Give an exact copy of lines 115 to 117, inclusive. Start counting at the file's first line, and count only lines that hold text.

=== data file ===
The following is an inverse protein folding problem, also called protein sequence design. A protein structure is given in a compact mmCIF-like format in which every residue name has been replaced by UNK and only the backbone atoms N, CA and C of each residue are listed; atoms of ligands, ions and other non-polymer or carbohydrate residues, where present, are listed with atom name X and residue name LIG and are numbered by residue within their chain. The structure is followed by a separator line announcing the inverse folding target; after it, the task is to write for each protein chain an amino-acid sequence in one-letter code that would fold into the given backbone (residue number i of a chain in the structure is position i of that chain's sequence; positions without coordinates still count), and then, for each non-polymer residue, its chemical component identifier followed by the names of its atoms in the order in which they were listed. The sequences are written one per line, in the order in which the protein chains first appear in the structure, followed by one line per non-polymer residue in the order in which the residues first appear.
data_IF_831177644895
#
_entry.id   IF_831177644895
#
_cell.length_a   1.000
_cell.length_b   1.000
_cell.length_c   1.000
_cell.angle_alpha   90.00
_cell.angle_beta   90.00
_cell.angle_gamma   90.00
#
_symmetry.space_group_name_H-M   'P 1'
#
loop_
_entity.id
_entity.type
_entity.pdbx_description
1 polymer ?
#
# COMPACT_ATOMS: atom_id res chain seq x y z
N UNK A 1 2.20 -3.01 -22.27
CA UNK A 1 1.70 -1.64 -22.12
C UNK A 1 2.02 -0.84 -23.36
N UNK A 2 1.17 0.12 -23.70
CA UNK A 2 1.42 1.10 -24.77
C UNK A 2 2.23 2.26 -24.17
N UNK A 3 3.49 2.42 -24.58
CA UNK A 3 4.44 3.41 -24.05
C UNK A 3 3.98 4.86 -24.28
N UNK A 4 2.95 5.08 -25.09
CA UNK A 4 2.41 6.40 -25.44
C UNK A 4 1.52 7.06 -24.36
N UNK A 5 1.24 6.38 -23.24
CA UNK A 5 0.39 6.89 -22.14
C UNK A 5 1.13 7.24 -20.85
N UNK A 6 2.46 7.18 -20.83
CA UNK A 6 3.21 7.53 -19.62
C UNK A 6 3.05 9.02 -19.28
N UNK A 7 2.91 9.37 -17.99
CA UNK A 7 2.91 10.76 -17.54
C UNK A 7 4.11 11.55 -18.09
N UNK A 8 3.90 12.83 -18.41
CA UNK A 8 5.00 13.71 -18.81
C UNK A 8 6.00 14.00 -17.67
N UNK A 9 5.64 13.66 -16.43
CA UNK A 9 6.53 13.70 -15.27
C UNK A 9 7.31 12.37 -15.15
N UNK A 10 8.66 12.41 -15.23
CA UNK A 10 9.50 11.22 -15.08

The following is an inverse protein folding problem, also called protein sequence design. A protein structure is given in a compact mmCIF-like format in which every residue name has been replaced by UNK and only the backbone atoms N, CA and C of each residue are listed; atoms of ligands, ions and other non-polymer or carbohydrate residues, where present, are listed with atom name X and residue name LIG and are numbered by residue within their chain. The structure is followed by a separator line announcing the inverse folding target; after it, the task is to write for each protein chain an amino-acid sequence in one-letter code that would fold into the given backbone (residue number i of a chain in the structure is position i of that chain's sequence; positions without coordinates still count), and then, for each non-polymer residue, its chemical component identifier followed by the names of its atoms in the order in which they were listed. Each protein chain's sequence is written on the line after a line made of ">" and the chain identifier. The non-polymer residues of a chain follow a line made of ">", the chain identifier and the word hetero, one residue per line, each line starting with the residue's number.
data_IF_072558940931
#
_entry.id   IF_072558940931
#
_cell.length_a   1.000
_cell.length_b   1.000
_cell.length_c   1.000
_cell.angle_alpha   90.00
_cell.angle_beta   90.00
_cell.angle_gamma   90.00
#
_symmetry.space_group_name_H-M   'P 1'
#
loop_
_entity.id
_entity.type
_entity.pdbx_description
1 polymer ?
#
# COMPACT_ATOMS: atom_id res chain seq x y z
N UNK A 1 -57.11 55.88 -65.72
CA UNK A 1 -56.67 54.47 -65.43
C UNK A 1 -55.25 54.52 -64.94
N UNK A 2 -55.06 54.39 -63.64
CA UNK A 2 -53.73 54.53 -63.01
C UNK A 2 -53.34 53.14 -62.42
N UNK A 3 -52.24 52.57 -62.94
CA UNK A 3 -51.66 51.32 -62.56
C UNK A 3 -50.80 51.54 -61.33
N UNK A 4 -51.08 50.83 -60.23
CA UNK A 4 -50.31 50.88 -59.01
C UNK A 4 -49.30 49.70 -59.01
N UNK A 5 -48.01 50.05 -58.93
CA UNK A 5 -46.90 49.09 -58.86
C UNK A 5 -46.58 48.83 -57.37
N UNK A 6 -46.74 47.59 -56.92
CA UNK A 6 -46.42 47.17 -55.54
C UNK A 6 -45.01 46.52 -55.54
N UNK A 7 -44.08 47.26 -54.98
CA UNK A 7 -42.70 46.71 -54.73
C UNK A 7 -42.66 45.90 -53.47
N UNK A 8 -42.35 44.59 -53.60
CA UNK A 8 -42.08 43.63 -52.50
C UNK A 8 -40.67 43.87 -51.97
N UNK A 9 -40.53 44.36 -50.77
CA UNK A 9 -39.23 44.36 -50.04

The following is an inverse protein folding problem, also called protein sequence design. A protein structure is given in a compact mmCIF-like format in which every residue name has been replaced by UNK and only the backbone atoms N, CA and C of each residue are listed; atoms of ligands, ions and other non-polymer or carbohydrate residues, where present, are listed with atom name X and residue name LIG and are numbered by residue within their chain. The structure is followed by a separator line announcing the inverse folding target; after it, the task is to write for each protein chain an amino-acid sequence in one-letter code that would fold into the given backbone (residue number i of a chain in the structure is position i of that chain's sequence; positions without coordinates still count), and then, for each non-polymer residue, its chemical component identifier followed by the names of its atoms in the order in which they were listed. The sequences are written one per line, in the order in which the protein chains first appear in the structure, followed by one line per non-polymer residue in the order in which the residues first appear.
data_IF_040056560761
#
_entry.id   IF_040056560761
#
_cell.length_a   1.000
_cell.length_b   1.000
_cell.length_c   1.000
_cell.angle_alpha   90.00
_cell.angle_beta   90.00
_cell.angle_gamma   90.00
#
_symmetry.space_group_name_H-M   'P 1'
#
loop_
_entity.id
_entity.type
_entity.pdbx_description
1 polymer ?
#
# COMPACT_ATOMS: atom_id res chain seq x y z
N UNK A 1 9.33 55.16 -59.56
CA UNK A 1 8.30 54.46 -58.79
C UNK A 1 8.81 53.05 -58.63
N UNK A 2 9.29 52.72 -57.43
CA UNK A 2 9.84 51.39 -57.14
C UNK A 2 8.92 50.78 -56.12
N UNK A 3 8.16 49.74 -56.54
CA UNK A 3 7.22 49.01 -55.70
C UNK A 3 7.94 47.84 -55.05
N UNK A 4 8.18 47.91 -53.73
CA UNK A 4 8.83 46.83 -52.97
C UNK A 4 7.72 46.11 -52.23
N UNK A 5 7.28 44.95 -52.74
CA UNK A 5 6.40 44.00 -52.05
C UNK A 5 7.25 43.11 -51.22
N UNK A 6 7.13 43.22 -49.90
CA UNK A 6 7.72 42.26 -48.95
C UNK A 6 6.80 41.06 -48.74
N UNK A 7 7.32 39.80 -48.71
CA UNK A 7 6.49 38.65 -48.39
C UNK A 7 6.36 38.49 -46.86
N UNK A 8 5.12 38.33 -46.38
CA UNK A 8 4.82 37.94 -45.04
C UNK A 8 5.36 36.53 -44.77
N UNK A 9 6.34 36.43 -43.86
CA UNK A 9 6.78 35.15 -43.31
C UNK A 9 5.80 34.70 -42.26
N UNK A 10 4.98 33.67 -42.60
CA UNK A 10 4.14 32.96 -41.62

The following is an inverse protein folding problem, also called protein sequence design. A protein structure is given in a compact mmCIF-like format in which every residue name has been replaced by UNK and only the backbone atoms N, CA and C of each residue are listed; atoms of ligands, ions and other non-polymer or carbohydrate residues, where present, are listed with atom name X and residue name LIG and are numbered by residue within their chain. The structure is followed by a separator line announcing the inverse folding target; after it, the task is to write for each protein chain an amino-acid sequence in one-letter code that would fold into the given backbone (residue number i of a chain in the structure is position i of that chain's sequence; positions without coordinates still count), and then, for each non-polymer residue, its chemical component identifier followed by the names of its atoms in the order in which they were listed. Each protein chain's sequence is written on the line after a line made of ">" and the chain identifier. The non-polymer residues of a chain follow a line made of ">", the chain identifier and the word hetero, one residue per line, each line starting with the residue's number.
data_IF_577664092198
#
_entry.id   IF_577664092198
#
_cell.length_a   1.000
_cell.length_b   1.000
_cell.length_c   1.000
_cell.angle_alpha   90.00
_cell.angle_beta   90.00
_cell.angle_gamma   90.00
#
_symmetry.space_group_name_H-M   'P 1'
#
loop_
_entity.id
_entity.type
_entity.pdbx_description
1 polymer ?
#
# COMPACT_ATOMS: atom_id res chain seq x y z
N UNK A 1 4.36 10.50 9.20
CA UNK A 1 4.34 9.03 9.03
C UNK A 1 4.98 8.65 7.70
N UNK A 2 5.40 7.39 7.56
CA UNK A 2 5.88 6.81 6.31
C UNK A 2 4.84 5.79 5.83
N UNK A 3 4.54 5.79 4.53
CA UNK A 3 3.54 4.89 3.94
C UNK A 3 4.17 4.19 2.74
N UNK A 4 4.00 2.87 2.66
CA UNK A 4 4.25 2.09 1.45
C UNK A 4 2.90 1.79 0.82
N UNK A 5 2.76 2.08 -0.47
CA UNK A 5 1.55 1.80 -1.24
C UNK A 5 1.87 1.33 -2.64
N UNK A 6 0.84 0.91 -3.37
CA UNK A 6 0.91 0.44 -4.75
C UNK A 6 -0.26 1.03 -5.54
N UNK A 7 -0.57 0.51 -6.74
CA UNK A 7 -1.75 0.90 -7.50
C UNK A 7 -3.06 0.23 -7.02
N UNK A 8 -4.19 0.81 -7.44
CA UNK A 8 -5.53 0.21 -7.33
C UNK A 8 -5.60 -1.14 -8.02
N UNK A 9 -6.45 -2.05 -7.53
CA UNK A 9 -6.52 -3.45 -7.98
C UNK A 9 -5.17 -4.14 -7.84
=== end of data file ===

_entity.pdbx_description
1 polymer ?
#